Corona aerosols: CO2 concentration proves to be an indicator for the risk of infection Scientific study shows our BAPPU-VOCOO in a new light.
The corona pandemic - and the changes and dangers associated with it - have become part of our everyday lives. The virus has raised a host of questions which scientists around the world are attempting to answer. However, one thing is certain: the corona virus can spread rapidly and efficiently as an aerosol, especially in enclosed spaces. This therefore increases the potential risk of infection. A recent scientific study has presented an interesting correlation between the concentration of carbon dioxide and the estimated concentration of aerosol.
The study, which was carried out by researchers at the Hermann Rietschel Institute of the TU Berlin, is based on the assumption that humans are the main source of carbon dioxide and aerosols. However, other emission sources such as supply air, exhaust air, sedimentation and the end of the virus life cycle are also taken into account.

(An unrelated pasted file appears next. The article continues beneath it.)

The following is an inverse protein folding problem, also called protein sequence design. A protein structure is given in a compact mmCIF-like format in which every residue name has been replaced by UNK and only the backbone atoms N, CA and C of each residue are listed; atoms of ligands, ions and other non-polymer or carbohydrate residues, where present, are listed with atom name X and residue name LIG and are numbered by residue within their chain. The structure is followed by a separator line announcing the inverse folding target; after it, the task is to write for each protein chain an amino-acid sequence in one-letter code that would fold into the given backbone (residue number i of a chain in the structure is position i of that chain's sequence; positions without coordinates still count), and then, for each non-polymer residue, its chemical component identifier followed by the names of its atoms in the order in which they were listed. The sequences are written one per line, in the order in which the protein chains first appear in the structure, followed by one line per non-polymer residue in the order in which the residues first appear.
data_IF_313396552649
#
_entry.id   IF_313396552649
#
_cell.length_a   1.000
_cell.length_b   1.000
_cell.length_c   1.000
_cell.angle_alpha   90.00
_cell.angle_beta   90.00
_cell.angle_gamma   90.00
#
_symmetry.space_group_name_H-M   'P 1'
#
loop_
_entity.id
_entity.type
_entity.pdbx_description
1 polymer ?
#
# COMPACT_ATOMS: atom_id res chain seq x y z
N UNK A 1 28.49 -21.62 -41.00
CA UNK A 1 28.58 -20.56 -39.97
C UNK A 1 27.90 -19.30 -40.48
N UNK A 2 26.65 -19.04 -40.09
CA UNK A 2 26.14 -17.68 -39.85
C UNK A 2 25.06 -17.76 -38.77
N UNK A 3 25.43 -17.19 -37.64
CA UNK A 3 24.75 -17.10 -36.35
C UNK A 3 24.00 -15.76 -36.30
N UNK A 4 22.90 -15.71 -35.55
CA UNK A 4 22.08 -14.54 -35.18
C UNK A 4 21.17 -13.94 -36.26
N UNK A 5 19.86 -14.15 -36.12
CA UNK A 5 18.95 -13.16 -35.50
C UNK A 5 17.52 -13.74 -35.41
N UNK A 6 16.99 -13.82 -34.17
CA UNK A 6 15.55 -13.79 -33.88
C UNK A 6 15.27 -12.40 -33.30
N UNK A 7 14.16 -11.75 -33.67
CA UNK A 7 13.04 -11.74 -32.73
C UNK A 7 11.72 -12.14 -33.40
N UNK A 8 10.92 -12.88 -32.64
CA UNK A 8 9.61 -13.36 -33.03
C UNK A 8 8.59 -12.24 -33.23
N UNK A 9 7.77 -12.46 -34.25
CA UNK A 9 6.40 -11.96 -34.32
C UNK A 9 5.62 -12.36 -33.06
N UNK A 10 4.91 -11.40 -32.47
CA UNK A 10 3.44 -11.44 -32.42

In order to evaluate the results of their measurement, the researchers set a basic concentration of climit = 3000 viruses. The reason for this being that the risk of infection only exists above a certain concentration of virus-contaminated aerosols. They assess the risk of infection to be more critical if the virus concentration is high for a short period of time, than if a person stays in a less contaminated environment for a longer period of time. The simplified equation is: high carbon dioxide concentration = high aerosol concentration = high risk to get infected with the corona virus.
The correlation between the concentrations of carbon dioxide and the estimated concentration of aerosol examined in the study confirmed the importance of adequate room ventilation: freshly supplied air reduces the carbon dioxide concentration in rooms and thus the potential risks of infection. However, since people are very poor at assessing a prevailing carbon dioxide concentration, an objective assessment would prove to be interesting. This is exactly where our BAPPU-VOCOO comes into play: using the BAPPU-VOCOO, the concentration of carbon dioxide in rooms can be detected extremely well. Good reference points are the ASR 3.6 and the Pettenkofer number.
Our BAPPU software not only displays the concentration of carbon dioxide measurements, but also other variables measured "live" in BAPPU. Moreover, we will soon be unveiling an even better way to read the concentration of carbon dioxide thanks to an innovation our engineers are currently working on: a clearly set out results screen on the front of the measuring device. We will be reporting in detail about this innovation, called "VOCOO+", very soon.
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